Yield Curve as of October 4, 2017
Y Axis = Interest Rates
X Axis = Duration or Maturity
At Creekside Partners we think one of the most impactful and telling market indicators is the US Treasury market yield curve. First, what does the current US treasury curve look like? As of October 4th we can see the yield curve below which is not particularly foreboding, but worth watching. If short term rates continue to rise and long term rates stay low then we could see an inverted yield curve which is extremely bearish. We constantly monitor this indicator because of its past success of predicting a contracting US economy.
Bottom-line, As of the beginning of the 4th quarter 2017, the yield curve is not indicating for us to make any significant portfolio changes. We will continue to monitor your asset allocation closely and make appropriate recommendations.
Creekside obtained the information from www.treasury.gov and www.investopedia.com
Primer on Interest Rate Yield Curve | What is a ‘Yield Curve’
A yield curve is a line that plots the interest rates, at a set point in time, of bonds having equal credit quality but differing maturity dates. The most frequently reported yield curve compares the three-month, two-year, five-year and 30-year U.S. Treasury debt. This yield curve is used as a benchmark for other debt in the market, such as mortgage rates or bank lending rates, and it is also used to predict changes in economic output and growth.
Breaking Down the ‘Yield Curve’
The shape of the yield curve gives an idea of future interest rate changes and economic activity. There are three main types of yield curve shapes: normal, inverted and flat (or humped). A normal yield curve is one in which longer maturity bonds have a higher yield compared to shorter-term bonds due to the risks associated with time. An inverted yield curve is one in which the shorter-term yields are higher than the longer-term yields, which can be a sign of upcoming recession. In a flat or humped yield curve, the shorter- and longer-term yields are very close to each other, which is also a predictor of an economic transition.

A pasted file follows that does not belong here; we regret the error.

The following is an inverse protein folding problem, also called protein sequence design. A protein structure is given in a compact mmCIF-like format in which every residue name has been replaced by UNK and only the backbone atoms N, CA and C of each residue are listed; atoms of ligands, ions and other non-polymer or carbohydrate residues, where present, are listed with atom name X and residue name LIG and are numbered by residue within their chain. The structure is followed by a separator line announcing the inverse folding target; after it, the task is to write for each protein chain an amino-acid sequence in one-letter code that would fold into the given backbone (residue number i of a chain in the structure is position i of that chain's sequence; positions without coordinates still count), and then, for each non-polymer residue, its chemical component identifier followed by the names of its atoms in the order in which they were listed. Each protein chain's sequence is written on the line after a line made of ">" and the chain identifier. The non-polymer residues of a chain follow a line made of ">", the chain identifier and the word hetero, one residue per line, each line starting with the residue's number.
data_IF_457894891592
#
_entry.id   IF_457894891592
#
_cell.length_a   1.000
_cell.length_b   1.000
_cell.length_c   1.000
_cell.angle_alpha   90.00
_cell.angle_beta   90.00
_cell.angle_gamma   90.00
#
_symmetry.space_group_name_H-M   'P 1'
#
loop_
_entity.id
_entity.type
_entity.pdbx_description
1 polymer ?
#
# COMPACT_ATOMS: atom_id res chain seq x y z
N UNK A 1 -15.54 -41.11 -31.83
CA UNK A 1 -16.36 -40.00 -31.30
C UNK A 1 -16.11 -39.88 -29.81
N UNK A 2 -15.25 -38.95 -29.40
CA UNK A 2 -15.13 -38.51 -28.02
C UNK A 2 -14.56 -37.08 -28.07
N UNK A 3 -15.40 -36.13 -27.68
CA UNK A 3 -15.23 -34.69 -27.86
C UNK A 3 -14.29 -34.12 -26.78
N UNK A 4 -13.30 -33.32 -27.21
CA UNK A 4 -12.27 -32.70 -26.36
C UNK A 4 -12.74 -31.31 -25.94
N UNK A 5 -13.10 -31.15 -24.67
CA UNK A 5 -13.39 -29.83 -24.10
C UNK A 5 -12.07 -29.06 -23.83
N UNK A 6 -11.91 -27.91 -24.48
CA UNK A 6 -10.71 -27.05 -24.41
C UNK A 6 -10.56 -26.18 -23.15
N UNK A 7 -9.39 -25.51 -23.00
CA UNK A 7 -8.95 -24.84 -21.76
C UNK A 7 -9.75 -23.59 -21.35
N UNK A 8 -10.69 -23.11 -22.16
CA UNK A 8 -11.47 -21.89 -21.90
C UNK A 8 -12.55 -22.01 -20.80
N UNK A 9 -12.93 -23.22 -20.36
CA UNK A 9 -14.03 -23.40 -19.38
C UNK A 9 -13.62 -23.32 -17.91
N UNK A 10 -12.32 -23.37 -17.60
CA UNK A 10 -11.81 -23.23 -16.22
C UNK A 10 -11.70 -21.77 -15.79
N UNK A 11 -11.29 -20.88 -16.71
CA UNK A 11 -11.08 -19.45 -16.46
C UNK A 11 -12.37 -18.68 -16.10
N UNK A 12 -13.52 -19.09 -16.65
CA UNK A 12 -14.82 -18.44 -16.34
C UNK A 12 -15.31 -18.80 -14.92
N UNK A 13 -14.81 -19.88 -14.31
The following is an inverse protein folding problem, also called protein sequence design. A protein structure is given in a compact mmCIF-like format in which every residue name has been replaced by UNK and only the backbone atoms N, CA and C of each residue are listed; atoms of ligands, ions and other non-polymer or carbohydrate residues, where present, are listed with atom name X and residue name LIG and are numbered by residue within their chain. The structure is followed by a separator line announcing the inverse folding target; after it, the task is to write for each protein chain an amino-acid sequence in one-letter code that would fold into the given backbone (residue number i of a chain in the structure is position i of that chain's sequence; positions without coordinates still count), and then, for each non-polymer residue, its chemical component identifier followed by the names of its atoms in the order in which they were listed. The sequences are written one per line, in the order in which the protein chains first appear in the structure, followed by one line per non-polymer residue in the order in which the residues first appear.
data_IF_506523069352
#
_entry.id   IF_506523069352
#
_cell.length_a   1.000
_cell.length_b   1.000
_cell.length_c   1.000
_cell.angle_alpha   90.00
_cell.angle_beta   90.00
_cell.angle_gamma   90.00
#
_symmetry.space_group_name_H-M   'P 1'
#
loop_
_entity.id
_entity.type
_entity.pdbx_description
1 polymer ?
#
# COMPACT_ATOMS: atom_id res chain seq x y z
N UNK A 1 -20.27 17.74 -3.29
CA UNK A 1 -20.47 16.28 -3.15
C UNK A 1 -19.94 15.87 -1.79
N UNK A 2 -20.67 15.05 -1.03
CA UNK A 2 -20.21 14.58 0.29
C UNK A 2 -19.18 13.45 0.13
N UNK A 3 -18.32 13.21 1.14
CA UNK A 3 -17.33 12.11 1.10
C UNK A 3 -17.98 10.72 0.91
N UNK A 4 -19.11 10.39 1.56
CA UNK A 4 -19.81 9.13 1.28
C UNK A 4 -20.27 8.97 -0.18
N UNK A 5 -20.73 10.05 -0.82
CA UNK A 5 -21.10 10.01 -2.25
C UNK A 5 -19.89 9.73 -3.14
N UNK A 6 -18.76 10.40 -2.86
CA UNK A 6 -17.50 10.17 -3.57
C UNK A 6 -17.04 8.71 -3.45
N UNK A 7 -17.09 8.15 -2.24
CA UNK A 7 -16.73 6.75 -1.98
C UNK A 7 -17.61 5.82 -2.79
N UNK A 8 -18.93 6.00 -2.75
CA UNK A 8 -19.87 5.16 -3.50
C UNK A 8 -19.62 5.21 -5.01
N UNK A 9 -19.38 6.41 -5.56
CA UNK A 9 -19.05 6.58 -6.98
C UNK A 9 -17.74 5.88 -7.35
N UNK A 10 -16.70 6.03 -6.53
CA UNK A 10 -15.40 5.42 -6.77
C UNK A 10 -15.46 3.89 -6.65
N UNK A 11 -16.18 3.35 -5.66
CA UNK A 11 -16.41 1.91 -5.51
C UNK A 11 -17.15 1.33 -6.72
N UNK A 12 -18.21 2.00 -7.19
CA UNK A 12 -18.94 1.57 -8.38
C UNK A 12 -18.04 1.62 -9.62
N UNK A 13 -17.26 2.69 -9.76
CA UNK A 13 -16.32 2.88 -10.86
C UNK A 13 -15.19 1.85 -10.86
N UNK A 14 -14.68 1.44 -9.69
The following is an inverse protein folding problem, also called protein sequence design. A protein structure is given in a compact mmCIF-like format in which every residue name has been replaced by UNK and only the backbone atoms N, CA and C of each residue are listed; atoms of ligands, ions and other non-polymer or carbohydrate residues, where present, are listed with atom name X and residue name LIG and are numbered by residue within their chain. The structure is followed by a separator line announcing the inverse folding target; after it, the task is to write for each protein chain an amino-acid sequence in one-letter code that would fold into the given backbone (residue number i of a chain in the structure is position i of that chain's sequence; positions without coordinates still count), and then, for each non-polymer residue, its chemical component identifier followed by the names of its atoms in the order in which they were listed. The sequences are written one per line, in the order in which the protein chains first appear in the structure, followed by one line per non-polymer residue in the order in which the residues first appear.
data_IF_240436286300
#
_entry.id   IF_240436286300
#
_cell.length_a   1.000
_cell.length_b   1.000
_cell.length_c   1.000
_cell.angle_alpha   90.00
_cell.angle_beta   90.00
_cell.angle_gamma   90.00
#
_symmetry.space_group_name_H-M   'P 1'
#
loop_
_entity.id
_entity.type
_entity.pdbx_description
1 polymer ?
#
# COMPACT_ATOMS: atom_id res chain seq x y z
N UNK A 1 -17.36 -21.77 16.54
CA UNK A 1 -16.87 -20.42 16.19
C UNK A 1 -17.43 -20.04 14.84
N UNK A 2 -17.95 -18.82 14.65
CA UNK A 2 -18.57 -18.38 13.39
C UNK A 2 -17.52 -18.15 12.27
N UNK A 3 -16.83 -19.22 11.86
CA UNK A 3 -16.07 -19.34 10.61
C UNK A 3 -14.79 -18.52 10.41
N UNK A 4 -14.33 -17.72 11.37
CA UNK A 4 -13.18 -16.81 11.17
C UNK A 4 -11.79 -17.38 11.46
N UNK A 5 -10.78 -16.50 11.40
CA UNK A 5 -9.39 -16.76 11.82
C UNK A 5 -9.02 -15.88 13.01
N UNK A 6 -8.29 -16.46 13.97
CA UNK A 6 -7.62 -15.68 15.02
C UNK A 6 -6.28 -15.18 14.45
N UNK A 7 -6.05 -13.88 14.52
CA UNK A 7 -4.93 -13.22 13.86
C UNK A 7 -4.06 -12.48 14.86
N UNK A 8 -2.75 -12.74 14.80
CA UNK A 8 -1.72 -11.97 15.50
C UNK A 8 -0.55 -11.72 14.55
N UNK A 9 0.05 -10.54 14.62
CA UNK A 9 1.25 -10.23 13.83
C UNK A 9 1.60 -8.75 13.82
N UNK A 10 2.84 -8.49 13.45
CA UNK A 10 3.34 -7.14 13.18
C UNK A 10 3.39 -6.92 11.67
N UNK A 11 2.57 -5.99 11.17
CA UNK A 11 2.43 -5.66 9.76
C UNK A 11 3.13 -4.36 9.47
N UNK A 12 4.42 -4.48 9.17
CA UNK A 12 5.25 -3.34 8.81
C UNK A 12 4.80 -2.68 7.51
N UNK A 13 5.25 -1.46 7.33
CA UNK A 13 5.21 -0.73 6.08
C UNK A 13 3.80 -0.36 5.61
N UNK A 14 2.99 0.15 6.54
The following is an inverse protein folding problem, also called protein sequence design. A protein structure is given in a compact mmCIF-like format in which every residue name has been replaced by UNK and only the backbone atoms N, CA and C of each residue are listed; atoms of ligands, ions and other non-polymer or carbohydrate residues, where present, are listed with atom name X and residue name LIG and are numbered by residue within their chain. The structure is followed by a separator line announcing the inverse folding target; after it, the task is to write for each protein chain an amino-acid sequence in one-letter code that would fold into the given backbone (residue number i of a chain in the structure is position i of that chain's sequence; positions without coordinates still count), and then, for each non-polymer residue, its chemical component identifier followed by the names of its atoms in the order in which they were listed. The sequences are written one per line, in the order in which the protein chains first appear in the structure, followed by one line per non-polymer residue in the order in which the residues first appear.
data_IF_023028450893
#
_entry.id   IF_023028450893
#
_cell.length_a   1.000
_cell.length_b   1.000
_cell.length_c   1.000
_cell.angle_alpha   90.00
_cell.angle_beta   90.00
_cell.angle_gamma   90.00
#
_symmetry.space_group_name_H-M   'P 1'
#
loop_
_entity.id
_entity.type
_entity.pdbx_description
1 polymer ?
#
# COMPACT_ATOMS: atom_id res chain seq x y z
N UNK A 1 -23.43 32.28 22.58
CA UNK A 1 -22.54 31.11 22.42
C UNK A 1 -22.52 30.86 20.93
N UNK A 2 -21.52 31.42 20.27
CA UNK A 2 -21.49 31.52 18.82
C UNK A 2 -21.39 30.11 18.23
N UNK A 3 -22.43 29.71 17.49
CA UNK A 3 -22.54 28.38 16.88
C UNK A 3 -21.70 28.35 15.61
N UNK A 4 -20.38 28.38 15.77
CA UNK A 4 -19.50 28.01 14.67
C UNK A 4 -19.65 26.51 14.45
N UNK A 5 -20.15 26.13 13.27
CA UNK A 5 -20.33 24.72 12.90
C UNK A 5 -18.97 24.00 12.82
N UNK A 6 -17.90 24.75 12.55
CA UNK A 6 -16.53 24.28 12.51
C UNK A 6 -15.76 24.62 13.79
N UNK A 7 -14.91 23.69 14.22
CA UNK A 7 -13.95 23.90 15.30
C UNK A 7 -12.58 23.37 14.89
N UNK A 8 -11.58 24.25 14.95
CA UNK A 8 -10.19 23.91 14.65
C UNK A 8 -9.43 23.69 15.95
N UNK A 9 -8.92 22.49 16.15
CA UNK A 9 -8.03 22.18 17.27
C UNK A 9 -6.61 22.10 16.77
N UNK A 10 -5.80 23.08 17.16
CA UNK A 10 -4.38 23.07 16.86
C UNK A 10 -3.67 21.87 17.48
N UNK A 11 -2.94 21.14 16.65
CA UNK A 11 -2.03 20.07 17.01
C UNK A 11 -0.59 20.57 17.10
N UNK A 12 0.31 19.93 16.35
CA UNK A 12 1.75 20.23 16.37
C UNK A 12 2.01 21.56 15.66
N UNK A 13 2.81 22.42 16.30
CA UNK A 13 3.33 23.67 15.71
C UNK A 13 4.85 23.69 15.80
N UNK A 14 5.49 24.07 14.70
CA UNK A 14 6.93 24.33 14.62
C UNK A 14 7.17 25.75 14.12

Normal Yield Curve
A normal or up-sloped yield curve indicates yields on longer-term bonds may continue to rise, responding to periods of economic expansion. When investors expect longer-maturity bond yields to become even higher in the future, many would temporarily park their funds in shorter-term securities in hopes of purchasing longer-term bonds later for higher yields. In a rising interest rate environment, it is risky to have investments tied up in longer-term bonds when their value has yet to decline as a result of higher yields over time. The increasing temporary demand for shorter-term securities pushes their yields even lower, setting in motion a steeper up-sloped normal yield curve.
Inverted Yield Curve
An inverted or down-sloped yield curve suggests yields on longer-term bonds may continue to fall, corresponding to periods of economic recession. When investors expect longer-maturity bond yields to become even lower in the future, many would purchase longer-maturity bonds to lock in yields before they decrease further. The increasing onset of demand for longer-maturity bonds and the lack of demand for shorter-term securities lead to higher prices but lower yields on longer-maturity bonds, and lower prices but higher yields on shorter-term securities, further inverting a down-sloped yield curve.
Flat Yield Curve
A flat yield curve may arise from normal or inverted yield curve, depending on changing economic conditions. When the economy is transitioning from expansion to slower development and even recession, yields on longer-maturity bonds tend to fall and yields on shorter-term securities likely rise, inverting a normal yield curve into a flat yield curve. When the economy is transitioning from recession to recovery and potentially expansion, yields on longer-maturity bonds are set to rise and yields on shorter-maturity securities are sure to fall, tilting an inverted yield curve toward a flat yield curve.